The Seiko “Sumo”, a crowd favorite, cult classic, and underrated value proposition since its 2007 debut is back, upgraded to meet modern standards. Fans of the Sumo — and there are many out there — will be happy to see Seiko give the watch some well-deserved attention. And though the changes made are subtle enough to demand a second look, I feel they certainly do the watch justice. The new SPB321J1, SPB323J1, and SPB325J1 are ready to make a splash and take over where the former generation left off. These subtle changes not only bring the Sumo up to current-day standards but also transform the watch significantly. So, let’s take a closer look and see what the new Seiko Sumo dive watches offer.

Now, hold on just one minute! Yes, you! Before you scroll down and comment that the Sumo is “too big to wear,” let me come out and say it: the Sumo is an unapologetically chunky watch, and that’s how we like it! Also, if you haven’t had the chance to put one on your wrist, you should immediately head to the nearest Seiko boutique/AD and try it on. I think you’ll find that for its dimensions, it actually wears rather nicely. I got to spend some time with Jorg’s when shooting it for his Strap Check article, and I couldn’t help but enjoy wearing it more than I ever expected to. Plus, there’s something fun about wearing a piece that makes you step a little bit out of your comfort zone. And there are worse ways to do that than with a Seiko Sumo on your wrist!

Trimming down the Sumo

Looking at the new Seiko Sumo models, you might spot some aesthetic changes. Personally, I’d say there’s a lot of good that’s been done to these watches. On the other hand, all that glitters ain’t gold. Unfortunately, these upgrades have stripped some of the charm of the original Sumo away. And yes, I still call the changes “upgrades” as they ultimately improve the watch overall. The main “issue” for me is something that Sumo connoisseurs will be familiar with. Looking at the SBDC001 below, you’ll notice its chunky hands, lack of Prospex logo, and big, bold bezel font. This watch, to me, is the pinnacle of Seiko Sumo cool. Since then, the design has been refined, compressed, and trimmed down to a sleeker, more elegant, and somewhat boring look.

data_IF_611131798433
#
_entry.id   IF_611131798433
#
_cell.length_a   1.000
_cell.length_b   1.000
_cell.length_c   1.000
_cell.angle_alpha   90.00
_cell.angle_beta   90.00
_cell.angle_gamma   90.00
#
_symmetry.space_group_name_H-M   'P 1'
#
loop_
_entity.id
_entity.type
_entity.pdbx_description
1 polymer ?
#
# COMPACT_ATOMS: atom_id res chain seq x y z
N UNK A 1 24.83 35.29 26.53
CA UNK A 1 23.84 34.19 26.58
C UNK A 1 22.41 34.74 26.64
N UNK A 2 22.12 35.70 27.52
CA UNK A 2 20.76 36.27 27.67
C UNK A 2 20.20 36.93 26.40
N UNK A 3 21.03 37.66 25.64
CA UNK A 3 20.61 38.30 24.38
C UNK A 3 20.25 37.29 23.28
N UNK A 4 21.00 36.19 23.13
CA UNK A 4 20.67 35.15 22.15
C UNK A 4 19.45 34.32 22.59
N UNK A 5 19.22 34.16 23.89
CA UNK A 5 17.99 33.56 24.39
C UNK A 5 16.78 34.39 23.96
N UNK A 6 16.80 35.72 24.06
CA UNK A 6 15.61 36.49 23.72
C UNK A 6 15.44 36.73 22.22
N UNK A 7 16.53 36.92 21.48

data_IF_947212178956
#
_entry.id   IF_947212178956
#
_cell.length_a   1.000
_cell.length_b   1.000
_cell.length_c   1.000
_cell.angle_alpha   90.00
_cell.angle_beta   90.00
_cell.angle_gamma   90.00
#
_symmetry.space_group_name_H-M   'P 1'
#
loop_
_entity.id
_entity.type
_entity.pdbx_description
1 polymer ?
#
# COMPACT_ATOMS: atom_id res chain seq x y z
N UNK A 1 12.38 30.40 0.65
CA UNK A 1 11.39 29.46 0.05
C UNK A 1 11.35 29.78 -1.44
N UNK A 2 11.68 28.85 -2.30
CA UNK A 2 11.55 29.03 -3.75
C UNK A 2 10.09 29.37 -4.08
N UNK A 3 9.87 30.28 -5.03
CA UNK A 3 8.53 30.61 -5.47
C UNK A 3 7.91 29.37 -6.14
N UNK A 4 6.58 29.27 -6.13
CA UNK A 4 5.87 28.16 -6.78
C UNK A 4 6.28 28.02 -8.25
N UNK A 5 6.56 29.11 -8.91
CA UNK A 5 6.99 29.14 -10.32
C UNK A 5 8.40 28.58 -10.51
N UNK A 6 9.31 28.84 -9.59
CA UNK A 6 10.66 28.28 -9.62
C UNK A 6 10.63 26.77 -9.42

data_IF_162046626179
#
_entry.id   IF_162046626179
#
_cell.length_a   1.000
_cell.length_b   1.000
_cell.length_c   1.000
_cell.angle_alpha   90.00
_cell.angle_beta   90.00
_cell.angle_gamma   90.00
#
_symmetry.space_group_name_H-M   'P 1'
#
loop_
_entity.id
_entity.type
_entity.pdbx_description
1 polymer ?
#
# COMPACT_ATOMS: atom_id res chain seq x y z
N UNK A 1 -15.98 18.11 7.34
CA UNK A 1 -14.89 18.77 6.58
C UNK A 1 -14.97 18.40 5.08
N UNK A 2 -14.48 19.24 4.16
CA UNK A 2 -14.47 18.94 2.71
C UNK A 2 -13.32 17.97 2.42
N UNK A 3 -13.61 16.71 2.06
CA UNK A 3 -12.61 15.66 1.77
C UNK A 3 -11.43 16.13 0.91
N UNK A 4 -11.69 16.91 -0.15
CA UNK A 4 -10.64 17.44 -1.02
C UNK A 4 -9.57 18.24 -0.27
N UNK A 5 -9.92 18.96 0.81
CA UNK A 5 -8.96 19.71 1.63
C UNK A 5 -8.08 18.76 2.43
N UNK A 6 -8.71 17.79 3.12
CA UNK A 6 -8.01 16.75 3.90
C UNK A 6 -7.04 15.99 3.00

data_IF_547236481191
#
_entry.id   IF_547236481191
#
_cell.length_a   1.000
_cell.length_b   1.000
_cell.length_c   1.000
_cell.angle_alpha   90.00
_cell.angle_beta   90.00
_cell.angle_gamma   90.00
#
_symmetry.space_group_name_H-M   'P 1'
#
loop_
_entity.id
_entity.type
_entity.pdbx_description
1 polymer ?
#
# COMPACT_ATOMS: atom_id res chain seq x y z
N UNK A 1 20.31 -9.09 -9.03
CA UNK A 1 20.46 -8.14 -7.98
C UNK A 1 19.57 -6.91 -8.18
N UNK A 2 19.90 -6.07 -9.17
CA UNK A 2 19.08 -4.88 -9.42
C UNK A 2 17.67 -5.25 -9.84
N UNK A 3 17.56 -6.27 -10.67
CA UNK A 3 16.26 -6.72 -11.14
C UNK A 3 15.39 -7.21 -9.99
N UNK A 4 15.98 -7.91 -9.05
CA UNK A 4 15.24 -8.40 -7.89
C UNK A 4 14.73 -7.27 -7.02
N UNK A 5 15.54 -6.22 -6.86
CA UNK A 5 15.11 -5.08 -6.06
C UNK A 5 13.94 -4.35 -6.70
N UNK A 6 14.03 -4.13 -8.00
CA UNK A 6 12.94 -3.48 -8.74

Image courtesy of Dreamchrono

I must give the Seiko SBDC027 “Sumo” 50th Anniversary an honorable mention. This rather odd model foreshadowed some of the upgrades that have come to the new models, namely the bezel’s slimmer markings and shiny appearance. Luckily, though, the three new Sumos have maintained the handset found in the models of the previous generation. However, the days of ceramic have caught up with them. Whereas the 50th Anniversary model’s bezel was just shiny in appearance, the three new models are equipped with ceramic bezels. Like that model, these watches have also been given a special hard coating to prevent scratches and dings. But, what else is new?

The new Seiko Sumo SPB321J1, SPB323J1, and SPB325J1

So, besides a new ceramic bezel and a super-hard coating applied to the case and bracelet, the main differences come in the shape of a new dial and a new bracelet. The bracelet has been toned down and now has a more classical three-link design. It resembles the more traditional Oyster-style bracelet and does away with the central ridges found in previous generations of Sumo bracelets. Personally, this change is not one I’m too keen on. Combined with the more plain bezel text, I feel that this change removes some of the Sumo’s original charm. However, the wave-textured vignette dial looks fantastic, especially that of the SPB323J1. It plays with the light and has a glossy look comparable to but not the same as that of the Omega Seamaster Professional 300M.

The SPB321J1 has a blue bezel that matches its blue vignette dial, whereas the SPB323J1 has a black bezel. This offers a nice bit of contrast from the light gray vignette dial. Finally, the SPB325J1 is part of Seiko’s PADI line. And just like the other recent PADI releases, the blue-and-red colorway makes way for black and light blue. The dial is also different from the other two. Instead of waves, we see the globe texture of the PADI logo executed with a matte black finish. This matte black color also carries over to the seconds hand and base of the minute and hour hands. The Prospex logo finds a new home under the Seiko logo at 12 o’clock. The “PADI” text is squeezed in under the cannon pinion over the rest of the dial text at 6 o’clock. All three watches maintain the Sumo’s screw-down crown at 4 o’clock and have 200 meters of water resistance. The case remains nice and chunky at 45mm.

Final thoughts

Not one, not two, but three new Sumos! These three new models will be made available online and at Seiko retailers and boutiques shortly. The non-PADI versions will retail on the steel bracelet for €1,250, whereas the PADI model will set you back €1,100 on a blue version of the classic Seiko vented rubber strap. Inside these Sumos, you’ll find Seiko’s workhorse 6R35 movement. With its 70-hour power reserve, hacking, and hand-winding, it’s the same excellent movement found in the SPB143J1 and the SPB317J1. In terms of performance, you will likely not be disappointed, but don’t expect chronometer-like results, especially if you wear the watch as it’s intended to be worn. For more information, check the official Seiko website.

What do you make of these three new Seiko Sumo dive watches? Are you keen on the upgrades? Or do you find that the time of the 45mm Sumo has long passed? Let me know your thoughts in the comments below.